and the striking aspect of harvard is asking this is that harvard is in new england and i think much of the nation well, new england had nothing do to do with slaver. well slavery was legal in massachusetts until 1783 and even after that, harvard and other people in new england were deaply involved in trade and other kinds of connections to slave societies and economies that had a big impact on the wealth of new england. so as we begin to explore this at harvard, we see a whole different aspect of harvard's history. we placed a plaque on a building at harvard, almost two years ago now, that had been the residence of harvard presidents in the 18th century. and those harvard presidents lived lived there with enslaved people. and we had in the records the names of four of these individuals. so we put their names up to remind ourselves and anyone who walks by the plaque that these are real people whose lives were
stolen, who lived in this place, that we thought about morin terms of traditional new england imagery of pure tans and-- puritans, abolitionist, that is how harvard has traditionally looked at his history. but it has another history that has had an influence on how it evolved. and another group of people who need to be acknowledged as contributing to what harvard became over the years. > rose: have we lost the sense of civility? >> we're certainly not exercising it adequately. i hope we haven't lost it. >> rose: i'm not talking about speech, i'm just saying the capacity to seek common ground. >> in elementary schools children are still urged to be civil to one another. we at harvard work very hard to build a community that is erected around civility. in many places in our society we emphasize the significance of civility. but there are places where we're
not emphasizing it enough. we can't be an adequate democracy if we can't talk to each other. if we can't argue honestly and respectfully, try to learn and revise our own opinions by listening to those of others. and improve our own thought by incorporating the ideas and insights of those with whom we have disagreement. >> rose: obviously doing what i do and sitting at a table like this, i have a pronownd-- profound belief. >> are you modeling it, civility, conversation, common ground. >> the whole show is about civility. >> rose: that's exactly what it is about. the capacity to talk to each other. yes yet at the same time i'm also a little bit concerned, sometimes we think that's all that is necessary. that it is as if we just talk about things, everything will be okay, you know, if we can just engage. and it's not, there's something else that is necessary beyond that in addition to that. >> that's such an important point. because if you are in a place where individuals are feeling
deprived or scorned or left aside or treated unfairly, you have got to go beyond talk. you can begin with talk and then understand what actions need to come out of it. in our country today there's growing inequality as so many have documented. >> rose: right. >> so many people who feel that they're not getting a fair shake from other people. talk can help us understand the dimensions of that, the emotions that fuel it. but then we have to do something about it. because it's hard to tell someone to be civil if you are withholding from them what they deserve and have a right to have. >> rose: one of the things i have discovered is the idea of fairness. it is sort of deep within us. >> uh-huh. >> rose: people really do recoil against what they consider it's not fair. >> uh-huh. >> you know. and they're not, they're not, they don't on jeblg to people being rich. they object to something that is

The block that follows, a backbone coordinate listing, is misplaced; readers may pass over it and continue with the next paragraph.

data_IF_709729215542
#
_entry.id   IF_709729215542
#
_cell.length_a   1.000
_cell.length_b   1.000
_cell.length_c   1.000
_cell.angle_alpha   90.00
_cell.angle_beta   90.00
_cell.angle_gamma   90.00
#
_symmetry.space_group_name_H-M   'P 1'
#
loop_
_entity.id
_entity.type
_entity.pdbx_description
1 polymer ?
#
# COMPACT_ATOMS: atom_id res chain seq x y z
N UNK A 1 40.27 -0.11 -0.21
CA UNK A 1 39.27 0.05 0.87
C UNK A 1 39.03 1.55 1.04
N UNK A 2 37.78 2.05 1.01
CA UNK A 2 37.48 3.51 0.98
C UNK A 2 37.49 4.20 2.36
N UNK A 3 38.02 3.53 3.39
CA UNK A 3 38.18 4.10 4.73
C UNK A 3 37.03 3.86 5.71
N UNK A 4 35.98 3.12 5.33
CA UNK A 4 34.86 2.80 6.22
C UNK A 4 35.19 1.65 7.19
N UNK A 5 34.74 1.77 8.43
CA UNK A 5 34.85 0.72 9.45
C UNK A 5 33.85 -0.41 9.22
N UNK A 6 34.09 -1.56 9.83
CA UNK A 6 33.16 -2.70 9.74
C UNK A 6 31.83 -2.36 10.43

not a fair system so that they have an opportunity to be rich. >> and that's why education is so important. >> rose: or whatever they want to be. >> but that's why education is so important. because i think that can be the vehicle of fairness, of offering people the opportunity. >> rose: and great mobilizer. >> yeah. >> rose: and i think that's sort of what-- it has to be also, i mean i don't want to-- it's something i grapple with, is the idea of how do we go from conversation, you know, and how do we speak to and understand the experiences of others so only if we can deeply understand their experience. and have respect for their dignity, can we address, you know what is deep within this. >> uh-huh. >> the conversation is the foundation for action, not the sub stew-- substitute for it. i'm so struck by our students these days, because they have a real sense of purpose and
obligation and need for service. they want to fix the world that they think we've messed up. >> rose: i know that. is it an observation of how the world is messed up or a sense of, show do they have an altruistic gene in them or is it the environment that they have grown up in whether it's parents or whatever, education or whatever it is has given them the sense of unaccept ability, the way things are are unacceptable and i want to do something about it. >> by the time i see them they're 18 or older. almost. >> rose: and smart as hell. >> and what i see them doing is identifying tools through which they can do this. is it learning about public heal or is it going into law or what is the way that i can bring this passion to make a better world into action through what means. and so watching them match themselves up with what it is
that is going to enable that spirit, that's part of the privilege that we were talking about in the beginning. >> rose: i was just in london with a lot of smart people, young people. and they were rhodes scholars, young doctors, young medical students. but their passion to use their science for a larger good, not just an individual, person to person but a larger good, was stunning to me. you know. and hopeful to me. it gave me great enthusiasm about the possibilities. because they were so engaged by the teubt of making a difference. >> uh-huh. and so aware of all the things that are available to make a difference in medicine and law and all the different fields. >> rose: i was somewhere with a major executive in america.